• The body of an ultimatum consists of five parts: a series of statements explaining the reasons the ultimatum is being issued, a transition statement, a list of demands that the recipient must comply with, a statement of consequences for noncompliance, and the deadline for sending a reply.
  • Ultimatums end with a special eschatocol and the signatures and seals of the issuing authorities.

Below you will see an ultimatum that I wrote for a war RP thread but never posted:


Image


August 6, 2016

Your Excellency:

WHEREAS the country formerly known as the Red Star Union was previously administered by an internationally recognized government prior to its collapse in 2015;

AND WHEREAS a rebellious organization called the Black Star Movement bombed an oil refinery in the city of Yakar in December 2014 and left 413 civilians dead as a result of their actions;

AND WHEREAS the Ordenite Reich materially supported the Black Star Movement’s revolutionary activities by supplying its personnel with armaments, ordinance, and training;

AND WHEREAS Ordenite mercenaries entered the Red Star Union’s sovereign territory without the authorization of its recognized government and thereby trespassed against the rights thereof;

AND WHEREAS the Ordenite government endorsed the Black Star Union’s destructive revolutionary activity by supporting it with members of its regular armed forces and ordered said personnel to engage in combat against the armed forces of the former Red Star Union;

AND WHEREAS the former Red Star Union’s internationally recognized government freely solicited military assistance from the People’s Unified Federation of Mokastana, Wellovia, Aqua Anu and Associated States in order to enforce internal order;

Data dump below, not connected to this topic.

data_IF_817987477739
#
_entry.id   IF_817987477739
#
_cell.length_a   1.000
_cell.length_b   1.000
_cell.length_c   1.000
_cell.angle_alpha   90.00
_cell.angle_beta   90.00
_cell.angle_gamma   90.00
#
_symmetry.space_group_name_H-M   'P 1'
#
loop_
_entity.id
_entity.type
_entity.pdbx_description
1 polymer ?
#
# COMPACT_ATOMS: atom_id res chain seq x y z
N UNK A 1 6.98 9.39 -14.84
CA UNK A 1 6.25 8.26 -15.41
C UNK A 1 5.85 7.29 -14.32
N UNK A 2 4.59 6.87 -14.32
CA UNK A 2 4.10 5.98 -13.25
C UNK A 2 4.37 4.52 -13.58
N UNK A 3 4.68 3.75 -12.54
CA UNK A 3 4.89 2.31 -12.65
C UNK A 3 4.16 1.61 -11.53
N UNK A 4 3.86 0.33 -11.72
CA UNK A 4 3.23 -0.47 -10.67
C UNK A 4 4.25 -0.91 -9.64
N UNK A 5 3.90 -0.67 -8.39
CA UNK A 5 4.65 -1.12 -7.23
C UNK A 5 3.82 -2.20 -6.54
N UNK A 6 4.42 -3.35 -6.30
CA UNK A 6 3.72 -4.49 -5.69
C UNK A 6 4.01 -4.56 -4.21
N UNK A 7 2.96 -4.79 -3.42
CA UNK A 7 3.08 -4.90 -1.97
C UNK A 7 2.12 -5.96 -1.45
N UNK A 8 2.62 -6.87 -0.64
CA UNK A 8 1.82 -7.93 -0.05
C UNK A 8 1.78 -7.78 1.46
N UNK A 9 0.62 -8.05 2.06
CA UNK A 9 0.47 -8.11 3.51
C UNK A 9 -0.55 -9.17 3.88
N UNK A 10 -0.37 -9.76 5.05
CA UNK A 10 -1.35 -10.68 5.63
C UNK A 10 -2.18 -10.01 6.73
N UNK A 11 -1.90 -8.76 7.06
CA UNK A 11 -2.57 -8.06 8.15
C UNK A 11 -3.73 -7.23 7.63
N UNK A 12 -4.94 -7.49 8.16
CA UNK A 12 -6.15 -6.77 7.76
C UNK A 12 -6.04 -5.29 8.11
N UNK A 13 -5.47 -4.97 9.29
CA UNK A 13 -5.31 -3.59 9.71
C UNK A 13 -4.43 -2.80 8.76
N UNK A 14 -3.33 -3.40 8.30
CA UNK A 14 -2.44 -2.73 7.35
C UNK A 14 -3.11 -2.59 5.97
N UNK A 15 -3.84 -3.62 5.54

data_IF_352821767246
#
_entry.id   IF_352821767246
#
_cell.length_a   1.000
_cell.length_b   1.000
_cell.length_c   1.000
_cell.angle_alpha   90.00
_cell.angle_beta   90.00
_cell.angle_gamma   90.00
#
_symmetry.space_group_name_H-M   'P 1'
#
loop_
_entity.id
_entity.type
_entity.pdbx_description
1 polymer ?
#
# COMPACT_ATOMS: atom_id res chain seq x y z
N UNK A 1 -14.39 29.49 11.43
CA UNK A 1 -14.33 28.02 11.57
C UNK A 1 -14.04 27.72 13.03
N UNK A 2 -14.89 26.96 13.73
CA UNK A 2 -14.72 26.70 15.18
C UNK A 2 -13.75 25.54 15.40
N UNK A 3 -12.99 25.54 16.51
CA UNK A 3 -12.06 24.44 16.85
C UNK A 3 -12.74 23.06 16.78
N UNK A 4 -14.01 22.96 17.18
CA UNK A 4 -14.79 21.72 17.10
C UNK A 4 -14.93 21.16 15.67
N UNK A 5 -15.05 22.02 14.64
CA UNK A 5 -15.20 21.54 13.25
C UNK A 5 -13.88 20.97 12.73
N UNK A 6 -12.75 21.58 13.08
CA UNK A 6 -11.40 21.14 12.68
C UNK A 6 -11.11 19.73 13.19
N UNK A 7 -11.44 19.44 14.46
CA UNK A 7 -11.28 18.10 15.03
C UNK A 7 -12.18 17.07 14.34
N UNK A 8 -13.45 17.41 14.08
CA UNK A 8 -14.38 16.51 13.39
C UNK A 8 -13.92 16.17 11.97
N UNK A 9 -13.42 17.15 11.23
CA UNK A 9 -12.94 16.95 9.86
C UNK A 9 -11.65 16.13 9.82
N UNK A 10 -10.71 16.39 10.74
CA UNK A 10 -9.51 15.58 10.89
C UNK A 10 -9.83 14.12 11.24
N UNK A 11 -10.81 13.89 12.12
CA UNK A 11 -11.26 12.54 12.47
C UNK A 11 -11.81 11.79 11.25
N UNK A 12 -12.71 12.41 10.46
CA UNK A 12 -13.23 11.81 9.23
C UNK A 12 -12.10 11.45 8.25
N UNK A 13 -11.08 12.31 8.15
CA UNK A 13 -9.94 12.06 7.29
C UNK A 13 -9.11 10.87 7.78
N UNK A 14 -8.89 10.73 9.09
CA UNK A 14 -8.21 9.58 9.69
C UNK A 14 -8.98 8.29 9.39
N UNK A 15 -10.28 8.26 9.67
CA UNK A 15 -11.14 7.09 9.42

AND WHEREAS the Ordenite Reich’s Supreme Führer Christian Richtofen issued a formal statement (hereafter referred to as “the Richtofen Statement”) on July 7, 2015 and therein accused the People’s Unified Federation of violating the Red Star Union’s sovereignty;

AND WHEREAS the Richtofen Statement further stated that the Ordenite Reich would no longer recognize the indisputable fact of the Mokan nation’s statehood in contravention of accepted diplomatic customs prevailing since time immemorial;

AND WHEREAS the Richtofen Statement further stated that the Ordenite Reich would no longer recognize the regular uniformed military personnel of the People’s Unified Federation as lawful combatants and thus announced an intention on the part of the Ordenite government to contravene the laws and customs of war prevailing amongst civilized states;

AND WHEREAS the Richtofen Statement further stated that the Ordenite Reich thereby annexed the territory of the Red Star Union even though the internationally recognized government thereof did not consent to any such annexation;